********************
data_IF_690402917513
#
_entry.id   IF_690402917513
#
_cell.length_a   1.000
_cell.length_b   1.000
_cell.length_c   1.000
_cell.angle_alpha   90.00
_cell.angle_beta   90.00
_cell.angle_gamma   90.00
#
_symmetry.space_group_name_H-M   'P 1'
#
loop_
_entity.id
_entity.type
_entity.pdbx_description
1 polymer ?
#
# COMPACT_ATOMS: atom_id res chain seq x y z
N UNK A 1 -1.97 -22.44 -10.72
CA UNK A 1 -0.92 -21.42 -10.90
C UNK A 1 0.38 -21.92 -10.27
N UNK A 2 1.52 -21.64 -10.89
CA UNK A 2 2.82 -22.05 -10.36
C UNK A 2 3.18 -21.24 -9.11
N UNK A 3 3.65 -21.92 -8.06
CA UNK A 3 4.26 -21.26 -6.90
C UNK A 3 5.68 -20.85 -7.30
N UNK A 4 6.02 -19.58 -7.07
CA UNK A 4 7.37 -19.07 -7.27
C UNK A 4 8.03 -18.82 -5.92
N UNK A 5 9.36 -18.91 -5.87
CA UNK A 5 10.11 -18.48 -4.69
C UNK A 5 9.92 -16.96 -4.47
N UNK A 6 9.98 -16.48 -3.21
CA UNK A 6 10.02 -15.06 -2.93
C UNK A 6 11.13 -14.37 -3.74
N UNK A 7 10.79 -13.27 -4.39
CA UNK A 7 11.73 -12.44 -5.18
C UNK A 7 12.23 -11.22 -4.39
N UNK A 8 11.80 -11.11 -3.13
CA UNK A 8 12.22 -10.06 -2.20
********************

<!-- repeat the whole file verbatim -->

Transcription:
data_IF_690402917513
#
_entry.id   IF_690402917513
#
_cell.length_a   1.000
_cell.length_b   1.000
_cell.length_c   1.000
_cell.angle_alpha   90.00
_cell.angle_beta   90.00
_cell.angle_gamma   90.00
#
_symmetry.space_group_name_H-M   'P 1'
#
loop_
_entity.id
_entity.type
_entity.pdbx_description
1 polymer ?
#
# COMPACT_ATOMS: atom_id res chain seq x y z
N UNK A 1 -1.97 -22.44 -10.72
CA UNK A 1 -0.92 -21.42 -10.90
C UNK A 1 0.38 -21.92 -10.27
N UNK A 2 1.52 -21.64 -10.89
CA UNK A 2 2.82 -22.05 -10.36
C UNK A 2 3.18 -21.24 -9.11
N UNK A 3 3.65 -21.92 -8.06
CA UNK A 3 4.26 -21.26 -6.90
C UNK A 3 5.68 -20.85 -7.30
N UNK A 4 6.02 -19.58 -7.07
CA UNK A 4 7.37 -19.07 -7.27
C UNK A 4 8.03 -18.82 -5.92
N UNK A 5 9.36 -18.91 -5.87
CA UNK A 5 10.11 -18.48 -4.69
C UNK A 5 9.92 -16.96 -4.47
N UNK A 6 9.98 -16.48 -3.21
CA UNK A 6 10.02 -15.06 -2.93
C UNK A 6 11.13 -14.37 -3.74
N UNK A 7 10.79 -13.27 -4.39
CA UNK A 7 11.73 -12.44 -5.18
C UNK A 7 12.23 -11.22 -4.39
N UNK A 8 11.80 -11.11 -3.13
CA UNK A 8 12.22 -10.06 -2.20